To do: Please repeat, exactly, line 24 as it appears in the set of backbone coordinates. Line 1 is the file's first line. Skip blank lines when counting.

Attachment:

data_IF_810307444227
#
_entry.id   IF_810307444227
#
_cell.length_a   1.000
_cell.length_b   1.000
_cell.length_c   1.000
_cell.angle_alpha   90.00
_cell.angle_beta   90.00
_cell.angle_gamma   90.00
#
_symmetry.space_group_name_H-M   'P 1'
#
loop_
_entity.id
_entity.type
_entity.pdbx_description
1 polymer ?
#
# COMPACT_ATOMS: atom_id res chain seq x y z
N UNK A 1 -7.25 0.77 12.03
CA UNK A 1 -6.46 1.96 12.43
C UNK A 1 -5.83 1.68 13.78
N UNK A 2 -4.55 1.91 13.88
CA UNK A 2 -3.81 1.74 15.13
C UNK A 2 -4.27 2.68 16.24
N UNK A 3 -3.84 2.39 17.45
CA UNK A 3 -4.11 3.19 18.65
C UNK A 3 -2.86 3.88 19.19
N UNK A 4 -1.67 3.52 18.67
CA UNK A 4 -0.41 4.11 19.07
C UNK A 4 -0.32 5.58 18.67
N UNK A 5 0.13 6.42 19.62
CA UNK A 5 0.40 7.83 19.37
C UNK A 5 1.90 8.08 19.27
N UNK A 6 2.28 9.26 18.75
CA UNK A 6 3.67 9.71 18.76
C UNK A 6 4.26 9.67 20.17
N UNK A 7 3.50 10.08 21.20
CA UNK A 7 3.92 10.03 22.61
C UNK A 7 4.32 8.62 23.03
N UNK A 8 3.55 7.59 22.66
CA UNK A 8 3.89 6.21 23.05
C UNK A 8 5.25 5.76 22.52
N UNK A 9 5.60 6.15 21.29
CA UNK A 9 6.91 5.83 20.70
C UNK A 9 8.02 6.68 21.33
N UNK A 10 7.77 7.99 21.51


N UNK A 2 -4.55 1.91 13.88